Thursday, January 20, 2011

Whose steps are they?

Before i start here i just wanted to let everyone know that it is still cold here, really cold, ice/snow storm cold, but on a positive note only 59 days till spring.
I think lately one of the most common questions i hear is "does Rozie walk yet"? I answer simply,no, and then the conversation goes a little something like this: is she cruising ,no, is she trying to take steps, nope, oh is she pulling up, no, is trying to stand, nope, and at this point i usually get the blank face. I always feel bad for the questioner (is that a word?) so i try to cheer them up: don't worry i say, she is doing so much, she can crawl now, we are so excited, and she signs so many words.
Its funny that this is where i am, i am giving support to others when really shouldn't i need the support. There was a time in my life when milestones where important. I didn't need my child to walk at a year but 18 months, i would have liked some steps.
This is a mindset, and i often get asked more than anything from new mothers of special needs children. "How do you accept the difference, how do you sit in a room full of babies the same age as Rozie, who are walking and climbing and running, and she is just sitting there. How does the jealousy and frustration not eat you alive."
Here is my advice.... Let it go, just let it go. We have choices in this world some are hard and complicated and some don't need to be.I love my Rozie without limits, she is my perfect baby no matter what, so I can A: dwell on the progress Rozie is not making, and cry, and turn green with jealously, or B: I can LET IT GO! She will do things when she does them, and that is also OK. Love for a child is not measured in milestones, it shouldn't be measured at all, love is limitless. Jealousy of other children and their accomplishments is putting a limit on your child, and i refuse. I have made the choice to let it go, my little Rozie deserves so much more than a milestone worry, she is better than that.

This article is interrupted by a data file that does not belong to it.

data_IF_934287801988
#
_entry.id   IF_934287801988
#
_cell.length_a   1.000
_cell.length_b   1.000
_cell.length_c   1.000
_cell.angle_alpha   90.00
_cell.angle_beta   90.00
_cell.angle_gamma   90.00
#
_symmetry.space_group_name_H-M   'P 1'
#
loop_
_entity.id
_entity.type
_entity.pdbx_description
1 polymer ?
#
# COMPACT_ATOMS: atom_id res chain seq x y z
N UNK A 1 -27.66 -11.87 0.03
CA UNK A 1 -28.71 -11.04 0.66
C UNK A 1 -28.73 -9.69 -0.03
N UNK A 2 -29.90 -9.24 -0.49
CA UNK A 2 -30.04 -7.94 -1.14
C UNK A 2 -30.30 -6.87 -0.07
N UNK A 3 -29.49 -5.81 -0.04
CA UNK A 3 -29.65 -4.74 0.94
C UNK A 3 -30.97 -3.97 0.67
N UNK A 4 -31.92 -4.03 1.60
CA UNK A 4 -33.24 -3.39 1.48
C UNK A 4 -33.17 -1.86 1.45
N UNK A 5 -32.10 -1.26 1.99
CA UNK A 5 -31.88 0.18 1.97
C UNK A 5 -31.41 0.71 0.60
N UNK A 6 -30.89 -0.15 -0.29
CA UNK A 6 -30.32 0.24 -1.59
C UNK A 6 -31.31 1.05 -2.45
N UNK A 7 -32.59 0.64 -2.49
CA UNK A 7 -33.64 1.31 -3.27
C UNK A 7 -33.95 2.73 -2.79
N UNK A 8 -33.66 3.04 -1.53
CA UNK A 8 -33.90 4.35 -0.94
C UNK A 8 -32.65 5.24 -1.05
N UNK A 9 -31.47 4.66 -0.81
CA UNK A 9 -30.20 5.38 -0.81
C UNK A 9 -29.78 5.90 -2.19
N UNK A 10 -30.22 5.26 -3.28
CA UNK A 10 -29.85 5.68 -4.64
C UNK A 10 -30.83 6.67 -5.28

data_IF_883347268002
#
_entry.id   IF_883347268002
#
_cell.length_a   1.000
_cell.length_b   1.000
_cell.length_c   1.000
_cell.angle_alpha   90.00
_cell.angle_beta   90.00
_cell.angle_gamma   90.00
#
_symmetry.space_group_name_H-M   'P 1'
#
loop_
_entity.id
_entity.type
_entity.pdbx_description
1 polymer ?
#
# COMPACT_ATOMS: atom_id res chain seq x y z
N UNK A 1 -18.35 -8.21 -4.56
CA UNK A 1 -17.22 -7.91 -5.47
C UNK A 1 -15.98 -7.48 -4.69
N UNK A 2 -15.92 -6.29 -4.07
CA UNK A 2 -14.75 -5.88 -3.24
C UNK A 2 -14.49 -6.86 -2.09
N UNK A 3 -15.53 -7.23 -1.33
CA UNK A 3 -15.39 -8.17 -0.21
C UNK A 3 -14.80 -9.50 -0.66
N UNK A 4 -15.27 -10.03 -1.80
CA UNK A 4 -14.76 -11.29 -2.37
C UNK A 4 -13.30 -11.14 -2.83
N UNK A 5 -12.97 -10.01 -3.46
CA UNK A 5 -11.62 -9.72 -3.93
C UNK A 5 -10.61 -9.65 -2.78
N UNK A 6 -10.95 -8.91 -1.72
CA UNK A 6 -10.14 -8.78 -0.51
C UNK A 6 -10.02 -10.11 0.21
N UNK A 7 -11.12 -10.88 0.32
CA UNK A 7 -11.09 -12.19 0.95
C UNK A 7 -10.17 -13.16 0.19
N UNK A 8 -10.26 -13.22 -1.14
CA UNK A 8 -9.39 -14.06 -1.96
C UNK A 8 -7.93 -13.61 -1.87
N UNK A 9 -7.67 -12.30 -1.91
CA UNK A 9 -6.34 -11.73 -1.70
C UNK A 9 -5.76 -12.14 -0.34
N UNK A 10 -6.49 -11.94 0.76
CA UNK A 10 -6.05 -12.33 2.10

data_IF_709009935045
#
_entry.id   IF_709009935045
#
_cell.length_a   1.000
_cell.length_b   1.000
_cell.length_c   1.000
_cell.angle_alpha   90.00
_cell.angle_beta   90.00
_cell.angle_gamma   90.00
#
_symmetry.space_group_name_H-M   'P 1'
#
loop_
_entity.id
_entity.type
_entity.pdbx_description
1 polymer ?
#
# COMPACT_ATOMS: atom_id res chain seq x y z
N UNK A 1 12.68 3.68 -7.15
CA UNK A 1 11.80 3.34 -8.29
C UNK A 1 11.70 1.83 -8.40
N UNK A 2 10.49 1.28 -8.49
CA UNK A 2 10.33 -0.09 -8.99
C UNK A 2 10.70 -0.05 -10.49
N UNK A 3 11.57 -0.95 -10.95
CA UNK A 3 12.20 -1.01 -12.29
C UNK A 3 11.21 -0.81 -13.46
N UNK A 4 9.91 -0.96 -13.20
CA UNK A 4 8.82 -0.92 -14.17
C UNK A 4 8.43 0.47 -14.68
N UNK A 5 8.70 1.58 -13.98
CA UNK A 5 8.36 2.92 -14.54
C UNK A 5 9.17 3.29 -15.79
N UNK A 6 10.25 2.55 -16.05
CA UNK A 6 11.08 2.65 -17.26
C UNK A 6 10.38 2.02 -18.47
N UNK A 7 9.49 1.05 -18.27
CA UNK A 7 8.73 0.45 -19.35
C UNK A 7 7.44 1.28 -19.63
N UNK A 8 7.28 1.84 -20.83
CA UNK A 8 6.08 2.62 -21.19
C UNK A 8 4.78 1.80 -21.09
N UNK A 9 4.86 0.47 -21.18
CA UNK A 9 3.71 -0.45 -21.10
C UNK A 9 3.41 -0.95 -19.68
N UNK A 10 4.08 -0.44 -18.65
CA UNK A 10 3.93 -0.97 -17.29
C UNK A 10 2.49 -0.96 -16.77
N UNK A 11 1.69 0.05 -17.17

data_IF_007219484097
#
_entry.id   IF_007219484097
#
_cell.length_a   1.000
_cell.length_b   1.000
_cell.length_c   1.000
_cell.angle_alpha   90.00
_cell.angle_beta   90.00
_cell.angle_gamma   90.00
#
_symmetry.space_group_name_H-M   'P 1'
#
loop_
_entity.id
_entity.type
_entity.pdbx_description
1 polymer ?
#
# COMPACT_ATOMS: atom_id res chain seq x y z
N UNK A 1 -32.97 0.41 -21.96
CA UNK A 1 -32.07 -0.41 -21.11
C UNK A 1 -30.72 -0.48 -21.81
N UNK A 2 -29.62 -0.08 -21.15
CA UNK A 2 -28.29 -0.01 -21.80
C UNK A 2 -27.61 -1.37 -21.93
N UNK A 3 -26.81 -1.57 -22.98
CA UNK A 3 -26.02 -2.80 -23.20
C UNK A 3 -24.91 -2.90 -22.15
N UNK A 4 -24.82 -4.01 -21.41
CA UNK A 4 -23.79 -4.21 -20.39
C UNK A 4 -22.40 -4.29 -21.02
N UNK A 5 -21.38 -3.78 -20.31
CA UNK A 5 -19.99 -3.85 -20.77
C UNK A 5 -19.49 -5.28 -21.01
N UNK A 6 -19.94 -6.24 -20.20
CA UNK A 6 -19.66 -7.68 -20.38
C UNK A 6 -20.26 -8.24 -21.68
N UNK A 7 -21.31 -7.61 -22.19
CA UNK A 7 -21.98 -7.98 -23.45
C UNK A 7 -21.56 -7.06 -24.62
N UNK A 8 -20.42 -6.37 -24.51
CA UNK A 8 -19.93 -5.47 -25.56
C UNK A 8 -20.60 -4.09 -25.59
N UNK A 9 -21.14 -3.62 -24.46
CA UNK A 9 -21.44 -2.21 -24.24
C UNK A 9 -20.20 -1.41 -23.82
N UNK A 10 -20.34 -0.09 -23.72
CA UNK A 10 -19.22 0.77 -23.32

I choose answer B.
(did you notice her little hand on Dovie's back, i could plotz!)
It is like a thousands of dollars of therapy all wrapped up in a pretty package. Let things go. My Rozie is so wonderful, she has so many strengths that would wow that hardest audience, and she struggles in areas too, like walking, standing, and even allowing her feet to touch the ground. We are working on this , real hard, but this is not taking over my life, Rozie will walk, maybe not today, and most likely not tomorrow, but one day she WILL walk, and I've let it go.
I love you my 3 little kinderlach from the moon and back a million billion trillion times over


one_plustwins said...

Great post, Sheva, I could not have said it better myself. :)

Anna Theurer said...

Sheva, I get those questions all the time too and I try to change it around to what she CAN do. Sometimes it is hard for me to watch all of the other kiddos in her playgroup run and climb, but from now on, I am going to choose B. My mother and I always say "Ellie is going to do these things when Ellie chooses to do them and when she does, it will be that much more wonderful." Thank you for sharing your thoughts on your blog. It is inspiring.

Cathy said...

I choose B too. Life is happier when you are a B!

LibB said...

Beautifully put. You are a stong, beautiful mother. I am proud you are my friend! :)

Becca said...

I hope all new mothers of children with Ds find your blog, Sheva. Your outlook is so refreshing and objective, not throwing your hands up crying, "why me?" but working with things as they are, taking things day by day. Many of us (even those of us with slightly older children) can learn much from you.